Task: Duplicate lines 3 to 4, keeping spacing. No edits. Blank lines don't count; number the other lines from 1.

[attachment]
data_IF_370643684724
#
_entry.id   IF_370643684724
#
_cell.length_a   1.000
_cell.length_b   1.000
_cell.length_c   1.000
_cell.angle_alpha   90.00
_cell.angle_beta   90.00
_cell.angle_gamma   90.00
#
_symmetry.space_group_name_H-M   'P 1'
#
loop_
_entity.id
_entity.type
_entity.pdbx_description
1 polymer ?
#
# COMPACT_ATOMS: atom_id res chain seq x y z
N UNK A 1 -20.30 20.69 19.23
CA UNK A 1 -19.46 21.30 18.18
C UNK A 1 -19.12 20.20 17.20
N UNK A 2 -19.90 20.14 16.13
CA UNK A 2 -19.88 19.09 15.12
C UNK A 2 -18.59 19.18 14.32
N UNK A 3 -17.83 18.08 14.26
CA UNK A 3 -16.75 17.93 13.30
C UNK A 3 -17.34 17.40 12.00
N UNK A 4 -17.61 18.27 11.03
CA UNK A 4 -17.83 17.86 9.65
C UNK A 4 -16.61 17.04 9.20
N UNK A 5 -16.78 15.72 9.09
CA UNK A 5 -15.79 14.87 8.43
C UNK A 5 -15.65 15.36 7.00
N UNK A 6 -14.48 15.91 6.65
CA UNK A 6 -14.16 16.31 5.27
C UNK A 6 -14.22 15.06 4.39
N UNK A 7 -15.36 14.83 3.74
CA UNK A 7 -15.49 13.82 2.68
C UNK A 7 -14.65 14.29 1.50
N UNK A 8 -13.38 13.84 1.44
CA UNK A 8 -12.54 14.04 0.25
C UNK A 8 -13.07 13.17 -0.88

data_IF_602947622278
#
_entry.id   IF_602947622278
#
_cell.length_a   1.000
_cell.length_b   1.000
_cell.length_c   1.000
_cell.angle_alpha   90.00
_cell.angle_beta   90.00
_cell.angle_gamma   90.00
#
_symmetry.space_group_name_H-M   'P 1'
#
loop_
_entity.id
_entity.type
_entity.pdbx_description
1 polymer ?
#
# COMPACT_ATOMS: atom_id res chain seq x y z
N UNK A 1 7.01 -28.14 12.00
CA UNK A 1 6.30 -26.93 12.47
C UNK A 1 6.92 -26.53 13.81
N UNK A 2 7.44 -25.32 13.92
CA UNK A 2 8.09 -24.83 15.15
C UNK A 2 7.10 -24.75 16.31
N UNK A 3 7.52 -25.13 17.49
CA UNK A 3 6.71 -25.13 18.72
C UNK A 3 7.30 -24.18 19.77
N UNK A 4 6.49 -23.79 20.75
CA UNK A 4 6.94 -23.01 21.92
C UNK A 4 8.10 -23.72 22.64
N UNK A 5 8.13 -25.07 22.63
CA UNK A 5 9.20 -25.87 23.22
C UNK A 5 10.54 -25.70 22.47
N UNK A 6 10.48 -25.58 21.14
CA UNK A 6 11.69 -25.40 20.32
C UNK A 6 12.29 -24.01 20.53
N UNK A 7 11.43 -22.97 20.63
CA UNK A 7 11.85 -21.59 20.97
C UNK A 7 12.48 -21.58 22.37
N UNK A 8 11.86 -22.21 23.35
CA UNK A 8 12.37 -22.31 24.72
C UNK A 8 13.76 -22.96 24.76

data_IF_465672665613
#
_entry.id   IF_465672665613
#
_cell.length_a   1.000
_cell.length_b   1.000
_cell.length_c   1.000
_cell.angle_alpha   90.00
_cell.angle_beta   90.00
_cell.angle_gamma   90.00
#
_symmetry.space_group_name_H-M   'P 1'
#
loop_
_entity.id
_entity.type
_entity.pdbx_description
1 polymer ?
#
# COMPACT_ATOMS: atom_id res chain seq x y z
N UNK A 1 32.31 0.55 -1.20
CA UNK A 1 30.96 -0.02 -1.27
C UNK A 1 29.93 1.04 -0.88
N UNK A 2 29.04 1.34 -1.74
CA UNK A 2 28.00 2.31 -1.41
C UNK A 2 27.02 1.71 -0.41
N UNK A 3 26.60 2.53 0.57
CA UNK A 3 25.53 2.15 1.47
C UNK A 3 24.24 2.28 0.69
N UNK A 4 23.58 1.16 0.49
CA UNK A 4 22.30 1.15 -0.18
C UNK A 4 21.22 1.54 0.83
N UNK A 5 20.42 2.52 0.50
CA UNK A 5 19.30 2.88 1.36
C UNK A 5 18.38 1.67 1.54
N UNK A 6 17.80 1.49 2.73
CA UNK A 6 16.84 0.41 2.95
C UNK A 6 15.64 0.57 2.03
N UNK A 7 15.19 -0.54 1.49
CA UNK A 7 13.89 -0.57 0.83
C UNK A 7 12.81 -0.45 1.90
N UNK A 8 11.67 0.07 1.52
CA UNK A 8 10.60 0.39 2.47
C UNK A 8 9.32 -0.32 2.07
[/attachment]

_entry.id   IF_370643684724
#